I have done a lot of reading about MS in the past 10 or more years, as in 2000 a neurologist (whom I’d gone to see for dizziness) basically told me I had it at my first appointment. Even though he knew that a year earlier I’d had an MRI that was (at the time) reported to be normal and a normal neurological exam.
He ordered a new MRI and then said, basically, that I DIDN’T have MS, or at least it was only a 5 percent possibility because only about 5 percent of people with MS don’t have brain lesions.
I found out LATER that BOTH of those MRIs were NOT “clean”–they did show small, scattered lesions. Those “tiny” lesions (often referred to as “punctate”) are quite infamous among people wondering whether they have MS–because they CAN be from MS but they can ALSO be from migraine, ischemia (tiny “strokes” due to high cholesterol, high blood pressure, and/or smoking), etc. So the doctors can’t really pin down the cause.
MS lesions TEND to be larger, appear in certain locations in the brain (such as periventricular areas, corpus callosum and I don’t know what all), and they tend to kind of oval, I think. However, a clear MRI, or a “nonspecific” one such as with those tiny scattered lesions, CANNOT definitively rule out MS. It’s rare but some people have MS with no lesions visible on MRI. Of course they do have lesions, but the MRI just can’t pick up the tiniest ones.
That said, doctors will usually tell a person they don’t have MS if their MRI only shows those small, nonspecific lesions. The exception would be (usually) if a person has a very clear CLINICAL case of MS, that is, highly typical problems such as certain problems with their reflexes, their eyes, etc. that just scream MS.
Tingling and twitching cut very little mustard for neurologists! No doubt because these symptoms are nonspecific, common, and can have many causes, including anxiety. People get them for no reason whatsoever–at least none that can be found. So neuros don’t worry about them.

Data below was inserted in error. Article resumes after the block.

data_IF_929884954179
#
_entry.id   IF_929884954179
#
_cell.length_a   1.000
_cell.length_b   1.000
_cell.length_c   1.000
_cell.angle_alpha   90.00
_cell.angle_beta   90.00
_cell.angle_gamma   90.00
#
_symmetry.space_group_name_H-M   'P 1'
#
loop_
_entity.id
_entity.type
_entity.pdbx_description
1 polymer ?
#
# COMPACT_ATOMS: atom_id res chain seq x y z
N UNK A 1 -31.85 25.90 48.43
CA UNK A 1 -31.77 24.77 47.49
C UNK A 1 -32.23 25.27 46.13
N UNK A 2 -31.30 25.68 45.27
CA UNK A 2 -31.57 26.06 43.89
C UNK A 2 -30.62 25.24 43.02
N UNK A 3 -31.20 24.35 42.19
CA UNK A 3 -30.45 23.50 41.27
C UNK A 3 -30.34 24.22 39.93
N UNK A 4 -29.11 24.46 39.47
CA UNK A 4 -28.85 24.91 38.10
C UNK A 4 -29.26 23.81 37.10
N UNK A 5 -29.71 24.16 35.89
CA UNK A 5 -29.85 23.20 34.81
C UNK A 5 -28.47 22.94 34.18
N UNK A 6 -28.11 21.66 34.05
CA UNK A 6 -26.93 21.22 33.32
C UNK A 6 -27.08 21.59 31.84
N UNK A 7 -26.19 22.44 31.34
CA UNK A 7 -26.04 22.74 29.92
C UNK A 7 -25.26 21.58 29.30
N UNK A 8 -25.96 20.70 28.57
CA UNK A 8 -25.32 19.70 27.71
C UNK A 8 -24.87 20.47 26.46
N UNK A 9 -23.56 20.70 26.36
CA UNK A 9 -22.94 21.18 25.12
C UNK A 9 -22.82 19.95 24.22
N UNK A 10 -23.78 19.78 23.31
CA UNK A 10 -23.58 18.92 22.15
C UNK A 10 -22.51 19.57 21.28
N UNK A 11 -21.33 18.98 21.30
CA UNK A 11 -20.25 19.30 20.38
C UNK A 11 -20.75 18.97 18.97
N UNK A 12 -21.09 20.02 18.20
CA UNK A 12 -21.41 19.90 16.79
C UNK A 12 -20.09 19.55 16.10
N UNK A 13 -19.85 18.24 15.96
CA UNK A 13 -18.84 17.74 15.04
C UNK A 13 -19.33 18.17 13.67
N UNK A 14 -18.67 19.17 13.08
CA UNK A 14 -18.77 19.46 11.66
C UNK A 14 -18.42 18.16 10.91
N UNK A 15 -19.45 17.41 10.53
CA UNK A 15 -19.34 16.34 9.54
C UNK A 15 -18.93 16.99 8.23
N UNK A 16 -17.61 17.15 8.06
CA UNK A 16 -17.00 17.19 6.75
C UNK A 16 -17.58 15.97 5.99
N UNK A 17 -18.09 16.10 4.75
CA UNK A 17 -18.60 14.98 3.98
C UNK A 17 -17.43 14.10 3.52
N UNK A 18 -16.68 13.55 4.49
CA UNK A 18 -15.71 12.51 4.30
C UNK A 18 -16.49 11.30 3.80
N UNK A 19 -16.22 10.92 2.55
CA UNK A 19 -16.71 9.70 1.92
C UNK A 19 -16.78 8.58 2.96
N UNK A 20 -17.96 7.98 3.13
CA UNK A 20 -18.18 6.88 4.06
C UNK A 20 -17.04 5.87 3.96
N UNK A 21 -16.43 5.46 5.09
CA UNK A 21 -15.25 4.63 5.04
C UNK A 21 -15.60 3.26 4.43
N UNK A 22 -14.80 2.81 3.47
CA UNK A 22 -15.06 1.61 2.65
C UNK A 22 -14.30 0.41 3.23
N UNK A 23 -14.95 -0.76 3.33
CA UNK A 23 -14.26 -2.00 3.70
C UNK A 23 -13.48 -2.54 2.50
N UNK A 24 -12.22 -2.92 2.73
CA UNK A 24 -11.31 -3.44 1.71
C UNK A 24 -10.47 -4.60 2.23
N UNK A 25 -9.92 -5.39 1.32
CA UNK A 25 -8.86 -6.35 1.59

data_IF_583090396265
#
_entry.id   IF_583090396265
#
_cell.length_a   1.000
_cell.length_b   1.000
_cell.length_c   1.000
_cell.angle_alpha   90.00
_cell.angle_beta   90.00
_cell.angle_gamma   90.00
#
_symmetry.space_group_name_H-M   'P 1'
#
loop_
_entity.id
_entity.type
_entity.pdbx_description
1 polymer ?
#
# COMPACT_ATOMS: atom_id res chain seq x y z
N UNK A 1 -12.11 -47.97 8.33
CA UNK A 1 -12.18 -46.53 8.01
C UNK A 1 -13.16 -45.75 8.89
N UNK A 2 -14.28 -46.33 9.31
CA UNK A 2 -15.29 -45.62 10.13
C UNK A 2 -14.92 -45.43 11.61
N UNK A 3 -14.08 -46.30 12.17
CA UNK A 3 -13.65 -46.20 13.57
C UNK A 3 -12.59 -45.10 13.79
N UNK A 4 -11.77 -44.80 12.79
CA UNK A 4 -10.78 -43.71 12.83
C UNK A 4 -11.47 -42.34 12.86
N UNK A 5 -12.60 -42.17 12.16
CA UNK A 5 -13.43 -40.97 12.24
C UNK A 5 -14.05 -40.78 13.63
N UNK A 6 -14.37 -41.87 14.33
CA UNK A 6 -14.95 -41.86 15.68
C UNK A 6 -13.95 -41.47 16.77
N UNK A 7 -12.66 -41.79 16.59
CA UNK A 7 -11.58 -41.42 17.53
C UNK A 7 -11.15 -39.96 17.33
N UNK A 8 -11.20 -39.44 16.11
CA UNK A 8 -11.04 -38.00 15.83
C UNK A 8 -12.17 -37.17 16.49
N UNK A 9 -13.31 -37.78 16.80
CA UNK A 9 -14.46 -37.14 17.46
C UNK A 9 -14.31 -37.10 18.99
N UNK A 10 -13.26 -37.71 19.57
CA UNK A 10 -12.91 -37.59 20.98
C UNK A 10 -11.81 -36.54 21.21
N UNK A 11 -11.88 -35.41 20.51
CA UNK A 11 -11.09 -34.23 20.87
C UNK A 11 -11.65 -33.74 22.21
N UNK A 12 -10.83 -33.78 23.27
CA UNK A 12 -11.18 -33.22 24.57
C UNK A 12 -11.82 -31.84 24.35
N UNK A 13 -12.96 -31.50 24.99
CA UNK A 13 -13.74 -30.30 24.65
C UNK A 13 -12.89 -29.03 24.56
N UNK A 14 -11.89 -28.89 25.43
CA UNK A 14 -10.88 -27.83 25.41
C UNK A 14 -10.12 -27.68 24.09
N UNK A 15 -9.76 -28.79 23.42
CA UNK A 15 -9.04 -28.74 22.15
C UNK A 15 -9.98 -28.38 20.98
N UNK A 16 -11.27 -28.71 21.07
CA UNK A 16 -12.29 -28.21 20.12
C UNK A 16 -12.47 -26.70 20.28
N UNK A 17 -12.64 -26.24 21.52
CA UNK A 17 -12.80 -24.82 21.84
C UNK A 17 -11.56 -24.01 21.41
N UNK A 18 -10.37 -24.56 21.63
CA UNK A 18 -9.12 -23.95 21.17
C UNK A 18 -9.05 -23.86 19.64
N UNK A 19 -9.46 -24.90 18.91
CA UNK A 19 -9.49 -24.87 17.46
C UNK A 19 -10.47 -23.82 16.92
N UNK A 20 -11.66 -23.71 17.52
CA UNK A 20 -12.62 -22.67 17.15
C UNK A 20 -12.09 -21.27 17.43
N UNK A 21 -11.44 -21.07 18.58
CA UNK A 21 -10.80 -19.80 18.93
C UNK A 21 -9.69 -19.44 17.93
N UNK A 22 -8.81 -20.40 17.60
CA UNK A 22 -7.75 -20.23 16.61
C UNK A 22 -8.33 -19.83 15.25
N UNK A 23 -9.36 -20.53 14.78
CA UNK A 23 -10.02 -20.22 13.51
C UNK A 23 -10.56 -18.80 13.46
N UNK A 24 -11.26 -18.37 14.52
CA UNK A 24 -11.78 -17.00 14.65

To everyone here who’s been worried about MS, I would say, as long as you’ve seen a neurologist and they haven’t found anything suspicious for MS, don’t worry about it. The reason I worried about it for so long was because I DID have a lot of other weird things going on besides dizziness. I had a coordination problem, highly abnormal auditory evoked potentials (meaning damage to the acoustic nerve/brainstem) and other auditory testing was very abnormal, plus I had (and have had for 11 years) Lhermitte’s, odd sensations in my lower body when I bend my head down, which indicates damage to the cervical spinal cord and is very typical of MS. However, repeated MRIs have always shown only the “nonspecific” spots, and repeated neuro exams have not found abnormal reflexes.
A spinal tap is sometimes done when it’s unclear whether someone has MS, but in my case they were unable to withdraw any fluid despite multiple attempts even when guided by x-ray. Very disappointing.
MS can be easy to diagnose if it’s a classic case, but it can also be VERY, VERY frustrating and time-consuming, sometimes taking many years. This is because there is no one test to rule out or diagnose MS. It is a clinical diagnosis. A person can have no visible MRI lesions, a normal spinal tap, and still have MS. On the other hand, a person can have a brainful of MS-like lesions and yet have no symptoms whatsoever! In fact sometimes MS is discovered by accident when someone has an MRI for another reason, and MS is sometimes found in the brain at autopsy even though the person never had symptoms. Someone with very severe MS symptoms can have a clean MRI, while someone with a brain lit up like a Christmas tree can have only the mildest of symptoms.
I believe that if I did have MS, I would by now (11 years later) be having abnormal reflexes or some other big indication of it. But I don’t. I am having progressive trouble walking (cannot walk 2 blocks without stopping anymore) but that may be due to scoliosis. I do wonder about the Lhermitte’s and the abnormal AEPs, not to mention the widespread paresthesias, coordination problem and other things I’ve had over the years, but I know I am not going to get an answer. I had to diagnose myself with MAV to account for the dizziness, as doctors would just say it’s not this, it’s not that but they would lose interest in actually trying to diagnose whatever I DO have! And they never put any stock in my migraine questions–they don’t take it seriously when you don’t have the headache.
Well, that’s probably more than you wanted to know.